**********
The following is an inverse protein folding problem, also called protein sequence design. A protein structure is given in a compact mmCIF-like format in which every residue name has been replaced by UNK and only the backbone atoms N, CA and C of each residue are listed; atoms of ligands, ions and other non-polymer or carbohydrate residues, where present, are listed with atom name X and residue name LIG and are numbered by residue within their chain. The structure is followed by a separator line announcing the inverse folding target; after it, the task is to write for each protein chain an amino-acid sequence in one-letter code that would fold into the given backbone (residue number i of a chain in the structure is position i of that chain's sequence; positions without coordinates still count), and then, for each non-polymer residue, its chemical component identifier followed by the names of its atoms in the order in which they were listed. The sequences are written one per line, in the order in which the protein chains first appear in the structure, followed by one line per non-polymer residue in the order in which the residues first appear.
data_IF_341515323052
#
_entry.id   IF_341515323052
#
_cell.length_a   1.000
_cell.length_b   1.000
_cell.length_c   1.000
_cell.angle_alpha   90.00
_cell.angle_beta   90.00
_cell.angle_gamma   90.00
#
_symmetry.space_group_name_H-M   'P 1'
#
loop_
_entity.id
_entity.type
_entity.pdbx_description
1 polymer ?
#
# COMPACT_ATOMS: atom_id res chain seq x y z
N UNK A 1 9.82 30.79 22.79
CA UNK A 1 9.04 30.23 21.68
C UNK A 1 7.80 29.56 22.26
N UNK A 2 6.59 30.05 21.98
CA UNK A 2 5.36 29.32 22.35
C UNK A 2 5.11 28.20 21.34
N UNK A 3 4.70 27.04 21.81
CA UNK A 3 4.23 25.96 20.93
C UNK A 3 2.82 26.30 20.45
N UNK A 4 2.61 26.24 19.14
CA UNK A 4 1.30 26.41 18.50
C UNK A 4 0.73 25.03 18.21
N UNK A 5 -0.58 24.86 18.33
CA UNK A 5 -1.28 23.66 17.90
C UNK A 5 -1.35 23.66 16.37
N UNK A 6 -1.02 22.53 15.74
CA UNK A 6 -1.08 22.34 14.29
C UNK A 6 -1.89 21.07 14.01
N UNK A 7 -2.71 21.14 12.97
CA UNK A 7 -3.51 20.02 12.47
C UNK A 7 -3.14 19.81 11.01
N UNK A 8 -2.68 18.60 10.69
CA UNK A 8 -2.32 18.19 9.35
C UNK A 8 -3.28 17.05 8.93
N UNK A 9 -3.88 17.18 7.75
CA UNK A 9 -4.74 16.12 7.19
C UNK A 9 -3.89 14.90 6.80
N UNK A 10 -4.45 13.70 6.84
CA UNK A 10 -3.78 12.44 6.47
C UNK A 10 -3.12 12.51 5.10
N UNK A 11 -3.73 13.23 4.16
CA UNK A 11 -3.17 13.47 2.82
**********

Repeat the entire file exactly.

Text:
The following is an inverse protein folding problem, also called protein sequence design. A protein structure is given in a compact mmCIF-like format in which every residue name has been replaced by UNK and only the backbone atoms N, CA and C of each residue are listed; atoms of ligands, ions and other non-polymer or carbohydrate residues, where present, are listed with atom name X and residue name LIG and are numbered by residue within their chain. The structure is followed by a separator line announcing the inverse folding target; after it, the task is to write for each protein chain an amino-acid sequence in one-letter code that would fold into the given backbone (residue number i of a chain in the structure is position i of that chain's sequence; positions without coordinates still count), and then, for each non-polymer residue, its chemical component identifier followed by the names of its atoms in the order in which they were listed. The sequences are written one per line, in the order in which the protein chains first appear in the structure, followed by one line per non-polymer residue in the order in which the residues first appear.
data_IF_341515323052
#
_entry.id   IF_341515323052
#
_cell.length_a   1.000
_cell.length_b   1.000
_cell.length_c   1.000
_cell.angle_alpha   90.00
_cell.angle_beta   90.00
_cell.angle_gamma   90.00
#
_symmetry.space_group_name_H-M   'P 1'
#
loop_
_entity.id
_entity.type
_entity.pdbx_description
1 polymer ?
#
# COMPACT_ATOMS: atom_id res chain seq x y z
N UNK A 1 9.82 30.79 22.79
CA UNK A 1 9.04 30.23 21.68
C UNK A 1 7.80 29.56 22.26
N UNK A 2 6.59 30.05 21.98
CA UNK A 2 5.36 29.32 22.35
C UNK A 2 5.11 28.20 21.34
N UNK A 3 4.70 27.04 21.81
CA UNK A 3 4.23 25.96 20.93
C UNK A 3 2.82 26.30 20.45
N UNK A 4 2.61 26.24 19.14
CA UNK A 4 1.30 26.41 18.50
C UNK A 4 0.73 25.03 18.21
N UNK A 5 -0.58 24.86 18.33
CA UNK A 5 -1.28 23.66 17.90
C UNK A 5 -1.35 23.66 16.37
N UNK A 6 -1.02 22.53 15.74
CA UNK A 6 -1.08 22.34 14.29
C UNK A 6 -1.89 21.07 14.01
N UNK A 7 -2.71 21.14 12.97
CA UNK A 7 -3.51 20.02 12.47
C UNK A 7 -3.14 19.81 11.01
N UNK A 8 -2.68 18.60 10.69
CA UNK A 8 -2.32 18.19 9.35
C UNK A 8 -3.28 17.05 8.93
N UNK A 9 -3.88 17.18 7.75
CA UNK A 9 -4.74 16.12 7.19
C UNK A 9 -3.89 14.90 6.80
N UNK A 10 -4.45 13.70 6.84
CA UNK A 10 -3.78 12.44 6.47
C UNK A 10 -3.12 12.51 5.10
N UNK A 11 -3.73 13.23 4.16
CA UNK A 11 -3.17 13.47 2.82